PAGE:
When interviewed for a headship, a candidate will have to show an empathy with the aims of the college, and an ability to represent it in the university and to the wider world. This is something media types are good at. Messrs Rusbridger and Damazer went to Cambridge, Ms Ashley, Ms Kendall and Mr Mosey to Oxford; Mr Hutton went to Bristol, but has a reputation as a writer and public intellectual.
Rusbridger, Mosey and Damazer had held senior management positions for many years. Ms Kendall comes from a family of academics, grew up in Cambridge and did extensive postgraduate study. Her achievement is especially impressive: Peterhouse is not only the oldest college at Cambridge
but also one of the wealthiest. It has also spent years trying to shake off an aggressively male, High Tory reputation: it was dominated for years by the brilliant but mischievous historian Maurice Cowling, who engineered the election of Hugh Trevor-Roper as master, only to sentence him to years of persecution by a fellowship that detested him.
Any new head of house needs to tread carefully: the fellows have minds of their own, and are willing to exercise them; masters in both universities have been presented with the bottle of whisky and the revolver in recent years. Mr Rusbridger has already courted controversy by appointing Benedict Cumberbatch a visiting fellow, which some of his Oxford peers regard as attention-seeking and preposterous.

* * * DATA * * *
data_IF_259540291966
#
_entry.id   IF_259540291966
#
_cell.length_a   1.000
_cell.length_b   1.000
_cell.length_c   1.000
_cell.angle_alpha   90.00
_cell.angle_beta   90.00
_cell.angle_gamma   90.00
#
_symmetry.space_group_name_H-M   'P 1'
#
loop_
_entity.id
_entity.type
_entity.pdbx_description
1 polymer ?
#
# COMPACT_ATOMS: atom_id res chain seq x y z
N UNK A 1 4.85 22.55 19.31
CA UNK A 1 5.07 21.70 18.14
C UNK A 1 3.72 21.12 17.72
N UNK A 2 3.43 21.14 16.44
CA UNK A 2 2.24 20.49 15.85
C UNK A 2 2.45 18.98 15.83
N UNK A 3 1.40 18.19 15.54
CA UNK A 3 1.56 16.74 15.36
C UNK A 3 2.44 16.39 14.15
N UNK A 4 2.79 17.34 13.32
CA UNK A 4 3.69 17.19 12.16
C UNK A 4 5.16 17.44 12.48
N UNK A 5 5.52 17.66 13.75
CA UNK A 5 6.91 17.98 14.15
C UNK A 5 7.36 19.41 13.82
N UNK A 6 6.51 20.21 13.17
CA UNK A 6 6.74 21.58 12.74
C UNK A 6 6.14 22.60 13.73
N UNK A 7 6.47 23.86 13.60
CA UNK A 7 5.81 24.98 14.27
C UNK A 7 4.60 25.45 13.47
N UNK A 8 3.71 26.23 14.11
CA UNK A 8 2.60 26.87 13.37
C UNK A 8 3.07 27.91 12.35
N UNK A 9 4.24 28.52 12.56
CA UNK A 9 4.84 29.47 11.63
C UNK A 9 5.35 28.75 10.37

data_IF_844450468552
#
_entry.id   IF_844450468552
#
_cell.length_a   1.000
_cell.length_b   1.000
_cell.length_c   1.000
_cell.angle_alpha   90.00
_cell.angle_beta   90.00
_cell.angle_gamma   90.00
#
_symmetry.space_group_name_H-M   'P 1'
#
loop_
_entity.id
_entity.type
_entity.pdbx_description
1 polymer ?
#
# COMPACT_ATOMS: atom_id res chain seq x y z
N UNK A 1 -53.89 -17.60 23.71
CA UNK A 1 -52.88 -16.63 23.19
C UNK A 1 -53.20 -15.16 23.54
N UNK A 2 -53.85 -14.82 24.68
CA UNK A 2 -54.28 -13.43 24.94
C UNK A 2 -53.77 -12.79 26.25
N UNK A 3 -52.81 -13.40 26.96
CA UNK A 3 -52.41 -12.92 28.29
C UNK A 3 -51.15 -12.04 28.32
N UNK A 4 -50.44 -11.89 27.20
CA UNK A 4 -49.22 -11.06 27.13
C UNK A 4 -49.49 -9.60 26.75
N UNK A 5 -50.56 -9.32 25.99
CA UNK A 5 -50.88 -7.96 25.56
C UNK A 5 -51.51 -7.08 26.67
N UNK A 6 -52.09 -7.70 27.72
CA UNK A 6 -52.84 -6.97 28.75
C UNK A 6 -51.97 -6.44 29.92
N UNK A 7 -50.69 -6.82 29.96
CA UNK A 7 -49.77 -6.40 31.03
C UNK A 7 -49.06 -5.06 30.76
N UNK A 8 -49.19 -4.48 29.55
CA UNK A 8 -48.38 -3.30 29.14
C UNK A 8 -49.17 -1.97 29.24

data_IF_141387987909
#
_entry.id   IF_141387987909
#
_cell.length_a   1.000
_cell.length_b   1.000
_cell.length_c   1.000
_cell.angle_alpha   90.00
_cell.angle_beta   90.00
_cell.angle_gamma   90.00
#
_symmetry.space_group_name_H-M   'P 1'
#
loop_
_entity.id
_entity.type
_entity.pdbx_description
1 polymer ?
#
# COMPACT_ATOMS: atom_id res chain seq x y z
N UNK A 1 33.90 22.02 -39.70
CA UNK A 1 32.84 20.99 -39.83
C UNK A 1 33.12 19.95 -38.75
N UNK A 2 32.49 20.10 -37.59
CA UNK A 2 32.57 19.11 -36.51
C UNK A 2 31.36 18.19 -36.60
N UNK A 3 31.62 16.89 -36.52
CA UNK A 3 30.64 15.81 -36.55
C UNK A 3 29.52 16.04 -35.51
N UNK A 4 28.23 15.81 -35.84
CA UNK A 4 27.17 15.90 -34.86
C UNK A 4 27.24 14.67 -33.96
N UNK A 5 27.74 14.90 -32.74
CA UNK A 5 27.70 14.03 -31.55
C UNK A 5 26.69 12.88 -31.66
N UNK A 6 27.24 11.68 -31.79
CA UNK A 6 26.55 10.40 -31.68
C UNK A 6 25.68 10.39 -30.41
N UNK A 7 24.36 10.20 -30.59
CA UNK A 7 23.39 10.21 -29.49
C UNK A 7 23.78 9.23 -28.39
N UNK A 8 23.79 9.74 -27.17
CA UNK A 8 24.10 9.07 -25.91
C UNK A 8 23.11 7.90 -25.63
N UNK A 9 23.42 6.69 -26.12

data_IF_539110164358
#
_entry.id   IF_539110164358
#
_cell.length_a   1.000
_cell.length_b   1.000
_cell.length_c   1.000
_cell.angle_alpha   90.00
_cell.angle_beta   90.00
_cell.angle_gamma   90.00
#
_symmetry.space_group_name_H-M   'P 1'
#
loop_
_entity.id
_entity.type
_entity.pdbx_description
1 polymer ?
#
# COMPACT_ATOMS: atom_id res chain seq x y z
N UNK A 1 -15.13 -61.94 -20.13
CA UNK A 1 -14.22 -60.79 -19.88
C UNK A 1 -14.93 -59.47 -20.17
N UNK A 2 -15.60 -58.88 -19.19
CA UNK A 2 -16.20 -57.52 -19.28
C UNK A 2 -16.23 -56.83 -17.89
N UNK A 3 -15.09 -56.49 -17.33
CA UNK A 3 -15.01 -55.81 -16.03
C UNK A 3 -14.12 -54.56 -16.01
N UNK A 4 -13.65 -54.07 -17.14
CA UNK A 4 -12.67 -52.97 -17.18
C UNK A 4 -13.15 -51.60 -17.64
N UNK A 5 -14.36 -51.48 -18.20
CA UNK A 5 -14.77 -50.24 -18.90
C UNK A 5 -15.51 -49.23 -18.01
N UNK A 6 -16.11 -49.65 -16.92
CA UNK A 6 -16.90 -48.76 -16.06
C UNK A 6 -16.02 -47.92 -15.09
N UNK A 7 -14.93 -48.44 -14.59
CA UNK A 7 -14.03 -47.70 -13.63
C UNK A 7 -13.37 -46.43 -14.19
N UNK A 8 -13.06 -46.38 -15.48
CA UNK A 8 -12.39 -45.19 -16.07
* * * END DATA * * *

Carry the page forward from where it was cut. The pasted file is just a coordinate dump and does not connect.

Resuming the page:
Media types are valued for their contacts, but they have to be deployed tactfully and without subjecting their venerable institutions to ridicule. Mr Mosey has invited some of his friends from the outside world to dinner to meet fellows and students. This has gone down well, providing a glimpse of the life beyond Cambridge and making Selwyn seem a more attractive and interesting place for prospective students and teachers, with a vibrant intellectual life.
No doubt Petreans can expect to meet Ms Kendall’s diplomatic contacts at High Table, so obtaining a more informed view of international relations; and were I a sixth-former seeking a career at the BBC I’d apply to Selwyn, hoping a few masterclasses from Mr Mosey would put me on the right track. The media types have not just added to the gaiety of life: they have been a positive influence in opening up of our ancient universities. By appointing such people, the fellowships have confirmed just how clever they are.